Financial disputes in divorce: can a 'private' FDR save the time and expense of a Court battle?

26 October 2018 | Applicable law: England and Wales

In family law, what is Financial Dispute Resolution (FDR)?

Starting financial proceedings in England and Wales puts in place a court timetable. Parties may resolve their case amicably at any time, but absent agreement, there will be at least 3 court hearings parties have to attend. The second of those hearings is a 'financial dispute resolution appointment' *FDR for short).

An FDR is akin to judicial mediation. Parties (and their advisers) attend Court having set out in advance their proposals for settlement. The Judge is then asked what they would order if they were the Judge dealing with the case at trial. The idea is to give parties the opportunity to hear directly from the court what they would do, but the Judge cannot force the parties to agree. Instead, the spouses are given the opportunity to then settle the case, knowing that if they fail to do so, they will most likely have to incur the costs of an expensive trial some months (or possibly years) ahead.

Is this a new approach?

Private FDR's have been on the rise in the last few years. The concept is the same as in a Court-based FDR – you ask an experienced Judge (or retired Judge, or senior barrister) to give you their 'sneak preview' in the hope it helps settle the case – the circumstances in which it takes place are a far cry from what often takes place at the family Court.

The process and its advantages

The most significant advantage is that the parties decide between them which 'Judge' should be tasked with their case. Knowing that they have had a direct involvement in the choice of Judge, and that the Judge will be there on the day and will have read all the materials, inspires confidence in what they say. The parties are voluntary participants in a process which they can control. They will also know that their chosen 'Judge' will have experience in dealing with the particular issues relevant to their case.

The private FDR does require the parties to have invested financially in the process: the 'Judge' will charge a fee, but for that fee he or she will spend, if necessary, a full day with the parties, on a date of their choice, and in a location of their choice. The day will usually be spent in the comfort of solicitors' offices, where everyone has their own room, documents can easily be typed up and printed off, and where parties can freely discuss proposals for settlement without fear of being overheard (such as in the public waiting rooms in most Courts). The parties can also decide on the agenda for the day, and can decide what aspects of the case require more time and attention.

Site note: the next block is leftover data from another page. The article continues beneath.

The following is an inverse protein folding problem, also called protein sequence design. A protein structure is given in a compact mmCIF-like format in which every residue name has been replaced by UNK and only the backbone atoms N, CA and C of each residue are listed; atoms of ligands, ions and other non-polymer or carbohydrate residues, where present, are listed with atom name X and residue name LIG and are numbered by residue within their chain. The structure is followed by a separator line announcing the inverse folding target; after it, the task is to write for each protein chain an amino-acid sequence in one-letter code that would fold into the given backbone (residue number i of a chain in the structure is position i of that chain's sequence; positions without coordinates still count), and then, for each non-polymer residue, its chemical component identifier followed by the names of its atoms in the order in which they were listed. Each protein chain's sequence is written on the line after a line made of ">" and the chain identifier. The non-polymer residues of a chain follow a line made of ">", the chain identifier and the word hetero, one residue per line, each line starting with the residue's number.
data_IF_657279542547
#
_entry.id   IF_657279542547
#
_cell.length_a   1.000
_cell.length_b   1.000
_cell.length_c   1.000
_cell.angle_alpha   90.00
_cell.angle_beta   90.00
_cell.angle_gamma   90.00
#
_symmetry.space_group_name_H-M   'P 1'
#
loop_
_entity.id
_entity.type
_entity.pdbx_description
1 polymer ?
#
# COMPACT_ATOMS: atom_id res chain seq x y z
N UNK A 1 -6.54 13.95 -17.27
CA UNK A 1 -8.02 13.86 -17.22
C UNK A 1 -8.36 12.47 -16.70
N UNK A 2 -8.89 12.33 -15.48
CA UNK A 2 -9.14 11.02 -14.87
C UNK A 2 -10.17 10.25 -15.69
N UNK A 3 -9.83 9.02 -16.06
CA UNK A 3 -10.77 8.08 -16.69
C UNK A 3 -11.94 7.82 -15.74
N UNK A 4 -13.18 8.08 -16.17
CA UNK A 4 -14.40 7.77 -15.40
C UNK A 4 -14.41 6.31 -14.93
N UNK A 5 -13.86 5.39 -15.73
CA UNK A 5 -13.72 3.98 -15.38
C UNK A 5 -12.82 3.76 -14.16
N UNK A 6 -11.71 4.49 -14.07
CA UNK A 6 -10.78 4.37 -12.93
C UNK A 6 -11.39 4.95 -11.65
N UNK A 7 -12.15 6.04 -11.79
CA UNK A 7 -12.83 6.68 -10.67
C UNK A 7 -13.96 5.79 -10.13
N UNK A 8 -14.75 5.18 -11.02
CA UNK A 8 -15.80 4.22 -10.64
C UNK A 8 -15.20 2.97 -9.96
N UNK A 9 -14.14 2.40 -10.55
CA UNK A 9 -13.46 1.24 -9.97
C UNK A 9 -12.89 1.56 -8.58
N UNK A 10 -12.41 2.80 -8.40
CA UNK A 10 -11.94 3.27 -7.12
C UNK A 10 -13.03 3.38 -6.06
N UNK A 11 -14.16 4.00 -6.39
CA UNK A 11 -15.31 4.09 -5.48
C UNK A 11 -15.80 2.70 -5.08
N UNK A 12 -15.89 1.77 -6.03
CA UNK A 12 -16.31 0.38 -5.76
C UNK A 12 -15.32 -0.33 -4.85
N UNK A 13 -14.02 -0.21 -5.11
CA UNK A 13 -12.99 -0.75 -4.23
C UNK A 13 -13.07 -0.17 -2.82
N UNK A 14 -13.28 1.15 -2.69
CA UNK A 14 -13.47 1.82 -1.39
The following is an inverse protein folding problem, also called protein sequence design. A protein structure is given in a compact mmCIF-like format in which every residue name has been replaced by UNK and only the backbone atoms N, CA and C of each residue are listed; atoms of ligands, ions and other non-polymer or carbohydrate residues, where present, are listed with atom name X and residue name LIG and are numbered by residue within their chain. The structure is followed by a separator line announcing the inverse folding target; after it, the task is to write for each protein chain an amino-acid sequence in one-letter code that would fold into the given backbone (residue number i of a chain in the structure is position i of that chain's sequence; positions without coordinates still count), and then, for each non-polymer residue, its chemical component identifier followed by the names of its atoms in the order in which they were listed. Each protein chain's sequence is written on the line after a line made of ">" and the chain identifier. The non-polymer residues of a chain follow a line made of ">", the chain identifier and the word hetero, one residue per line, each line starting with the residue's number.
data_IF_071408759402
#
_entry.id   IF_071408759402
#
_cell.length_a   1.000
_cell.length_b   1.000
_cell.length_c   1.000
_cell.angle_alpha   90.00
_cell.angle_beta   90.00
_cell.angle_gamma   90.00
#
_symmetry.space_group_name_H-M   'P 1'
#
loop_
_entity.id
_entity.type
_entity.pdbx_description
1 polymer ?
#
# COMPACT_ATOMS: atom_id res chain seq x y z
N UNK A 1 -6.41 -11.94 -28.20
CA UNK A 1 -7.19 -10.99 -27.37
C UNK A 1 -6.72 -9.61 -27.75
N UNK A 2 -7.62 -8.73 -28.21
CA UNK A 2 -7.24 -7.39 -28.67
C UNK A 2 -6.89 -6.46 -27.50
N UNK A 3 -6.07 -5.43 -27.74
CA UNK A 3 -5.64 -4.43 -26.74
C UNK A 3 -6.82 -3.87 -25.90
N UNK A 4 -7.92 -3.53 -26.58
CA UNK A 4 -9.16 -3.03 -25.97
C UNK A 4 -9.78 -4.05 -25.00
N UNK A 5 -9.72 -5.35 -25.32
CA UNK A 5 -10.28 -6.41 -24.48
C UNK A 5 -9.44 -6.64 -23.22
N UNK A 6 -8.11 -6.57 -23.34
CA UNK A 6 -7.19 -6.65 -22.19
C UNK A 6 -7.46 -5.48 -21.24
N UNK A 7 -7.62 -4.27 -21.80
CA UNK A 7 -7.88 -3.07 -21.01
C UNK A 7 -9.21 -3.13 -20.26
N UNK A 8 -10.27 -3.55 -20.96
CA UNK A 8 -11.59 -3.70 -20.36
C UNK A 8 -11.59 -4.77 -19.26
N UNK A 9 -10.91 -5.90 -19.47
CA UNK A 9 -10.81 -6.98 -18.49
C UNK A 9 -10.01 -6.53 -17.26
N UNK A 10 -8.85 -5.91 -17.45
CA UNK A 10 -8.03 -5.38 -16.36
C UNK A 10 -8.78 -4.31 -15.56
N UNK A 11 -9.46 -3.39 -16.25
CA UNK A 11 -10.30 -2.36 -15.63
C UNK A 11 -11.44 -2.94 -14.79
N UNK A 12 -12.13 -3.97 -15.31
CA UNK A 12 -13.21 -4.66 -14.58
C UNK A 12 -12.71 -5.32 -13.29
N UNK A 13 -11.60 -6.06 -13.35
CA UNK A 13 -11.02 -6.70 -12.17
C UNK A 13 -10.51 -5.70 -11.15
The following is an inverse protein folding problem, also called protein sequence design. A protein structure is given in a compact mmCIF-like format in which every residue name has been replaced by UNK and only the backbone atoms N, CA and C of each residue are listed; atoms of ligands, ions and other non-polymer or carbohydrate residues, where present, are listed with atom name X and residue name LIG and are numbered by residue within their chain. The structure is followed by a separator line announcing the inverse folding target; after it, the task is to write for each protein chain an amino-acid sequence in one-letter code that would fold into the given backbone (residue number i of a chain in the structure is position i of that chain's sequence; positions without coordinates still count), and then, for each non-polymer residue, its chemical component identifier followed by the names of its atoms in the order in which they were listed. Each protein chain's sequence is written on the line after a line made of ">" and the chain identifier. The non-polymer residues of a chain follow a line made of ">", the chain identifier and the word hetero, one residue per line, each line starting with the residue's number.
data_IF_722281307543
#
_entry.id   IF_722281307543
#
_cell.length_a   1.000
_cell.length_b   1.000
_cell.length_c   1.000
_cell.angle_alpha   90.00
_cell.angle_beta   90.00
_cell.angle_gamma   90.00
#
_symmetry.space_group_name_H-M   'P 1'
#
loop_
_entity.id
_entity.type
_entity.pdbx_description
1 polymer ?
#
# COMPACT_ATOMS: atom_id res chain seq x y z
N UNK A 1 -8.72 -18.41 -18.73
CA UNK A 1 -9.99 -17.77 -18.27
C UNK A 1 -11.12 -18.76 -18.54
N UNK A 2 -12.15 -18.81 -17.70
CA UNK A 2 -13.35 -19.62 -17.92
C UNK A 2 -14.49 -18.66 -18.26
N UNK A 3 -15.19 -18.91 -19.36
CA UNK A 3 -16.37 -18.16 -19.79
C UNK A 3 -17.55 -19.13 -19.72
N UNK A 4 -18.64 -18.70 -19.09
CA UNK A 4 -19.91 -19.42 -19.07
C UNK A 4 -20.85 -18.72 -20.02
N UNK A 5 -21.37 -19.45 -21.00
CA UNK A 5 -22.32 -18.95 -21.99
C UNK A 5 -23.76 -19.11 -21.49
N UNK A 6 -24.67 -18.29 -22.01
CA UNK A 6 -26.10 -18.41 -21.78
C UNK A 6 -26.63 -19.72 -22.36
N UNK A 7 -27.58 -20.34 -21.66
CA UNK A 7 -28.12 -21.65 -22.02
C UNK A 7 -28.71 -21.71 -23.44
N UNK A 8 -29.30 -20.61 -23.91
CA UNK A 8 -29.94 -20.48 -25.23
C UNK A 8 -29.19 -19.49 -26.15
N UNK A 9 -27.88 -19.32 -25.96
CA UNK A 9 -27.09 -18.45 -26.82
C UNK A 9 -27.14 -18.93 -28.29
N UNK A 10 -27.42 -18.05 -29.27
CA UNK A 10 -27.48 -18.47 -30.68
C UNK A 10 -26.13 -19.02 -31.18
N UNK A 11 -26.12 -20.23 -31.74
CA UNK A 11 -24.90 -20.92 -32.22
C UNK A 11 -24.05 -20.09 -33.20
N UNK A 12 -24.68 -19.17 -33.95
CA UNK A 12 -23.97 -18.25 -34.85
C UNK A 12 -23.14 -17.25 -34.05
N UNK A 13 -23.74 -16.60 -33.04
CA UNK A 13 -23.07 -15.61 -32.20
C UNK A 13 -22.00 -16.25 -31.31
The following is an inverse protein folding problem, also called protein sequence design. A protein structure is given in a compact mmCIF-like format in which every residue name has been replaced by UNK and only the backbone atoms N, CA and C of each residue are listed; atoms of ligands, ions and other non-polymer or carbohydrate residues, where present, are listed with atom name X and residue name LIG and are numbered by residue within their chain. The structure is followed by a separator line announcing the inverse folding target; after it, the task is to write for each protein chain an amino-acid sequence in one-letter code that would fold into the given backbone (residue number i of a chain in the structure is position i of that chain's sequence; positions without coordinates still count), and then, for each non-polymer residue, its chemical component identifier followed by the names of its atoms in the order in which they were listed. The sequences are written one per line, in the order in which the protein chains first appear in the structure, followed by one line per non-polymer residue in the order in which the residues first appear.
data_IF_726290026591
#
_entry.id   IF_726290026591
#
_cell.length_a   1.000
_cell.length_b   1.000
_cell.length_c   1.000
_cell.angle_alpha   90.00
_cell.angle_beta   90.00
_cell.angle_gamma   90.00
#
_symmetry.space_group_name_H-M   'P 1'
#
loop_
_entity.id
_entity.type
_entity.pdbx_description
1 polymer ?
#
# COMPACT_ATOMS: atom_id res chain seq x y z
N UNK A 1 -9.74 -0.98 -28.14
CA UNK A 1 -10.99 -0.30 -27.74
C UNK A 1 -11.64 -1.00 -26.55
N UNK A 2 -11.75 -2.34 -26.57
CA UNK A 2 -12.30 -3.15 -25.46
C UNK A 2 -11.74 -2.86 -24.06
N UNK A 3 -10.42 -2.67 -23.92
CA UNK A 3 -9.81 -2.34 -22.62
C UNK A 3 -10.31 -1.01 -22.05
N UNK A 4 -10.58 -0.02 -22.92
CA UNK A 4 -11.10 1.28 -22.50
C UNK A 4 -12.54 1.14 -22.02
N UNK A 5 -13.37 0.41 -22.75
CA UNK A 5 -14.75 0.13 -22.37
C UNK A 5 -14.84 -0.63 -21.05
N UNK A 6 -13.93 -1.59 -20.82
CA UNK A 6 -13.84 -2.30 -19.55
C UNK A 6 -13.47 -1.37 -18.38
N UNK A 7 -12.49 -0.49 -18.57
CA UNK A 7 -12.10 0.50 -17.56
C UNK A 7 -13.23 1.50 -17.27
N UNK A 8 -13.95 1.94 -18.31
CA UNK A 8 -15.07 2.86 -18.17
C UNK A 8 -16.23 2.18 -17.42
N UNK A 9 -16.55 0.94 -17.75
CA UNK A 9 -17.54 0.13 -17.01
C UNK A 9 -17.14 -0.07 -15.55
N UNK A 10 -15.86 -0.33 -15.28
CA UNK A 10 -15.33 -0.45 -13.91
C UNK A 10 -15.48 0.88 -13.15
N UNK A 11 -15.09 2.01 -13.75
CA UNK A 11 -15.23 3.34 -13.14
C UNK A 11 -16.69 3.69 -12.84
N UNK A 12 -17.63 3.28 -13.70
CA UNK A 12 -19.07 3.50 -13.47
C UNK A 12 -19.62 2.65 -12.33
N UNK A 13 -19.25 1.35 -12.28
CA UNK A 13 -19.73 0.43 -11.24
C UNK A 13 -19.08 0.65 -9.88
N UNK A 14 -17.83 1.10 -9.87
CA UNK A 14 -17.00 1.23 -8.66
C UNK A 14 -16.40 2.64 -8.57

In the unfortunate event a settlement appears to be far off, the parties may want to ask the 'Judge' to take on the role of mediator, and they will then become more actively involved in trying to broker the deal. There is flexibility that the parties cannot otherwise achieve in the Court-based FDR.

A word of warning if you choose not to go the 'private' route…

In theory FDRs are a great idea and many cases do settle at or around the FDR stage, but increasingly the experience is disappointing for clients. An overstretched Court system means many Judges are having to juggle a number of FDRs at any one time. It's unrealistic to expect judges to understand such a variety of different facts from different cases and give clear guidance on each issue. For very unfortunate clients, there may simply be no Judge allocated to the case at all on the day, and they have to come back another time (and further expense).

Many clients come away feeling disappointed and weary. They may feel they have lost their best (and only) opportunity to try to resolve the case, but are not be prepared to follow the Judge's indication because they felt their concerns were not properly addressed, the Judge was too much in favour of the 'other side', and they hope for 'better luck next time'.

Private FDRs are a real attractive alternative to Court in the appropriate case and are certainly an option to consider to achieve a swift solution or at the very least an indication of a likely outcome at trial. As always, our advice is to think through your options and approach very carefully.

This document (and any information accessed through links in this document) is provided for information purposes only and does not constitute legal advice. Professional legal advice should be obtained before taking or refraining from any action as a result of the contents of this document.


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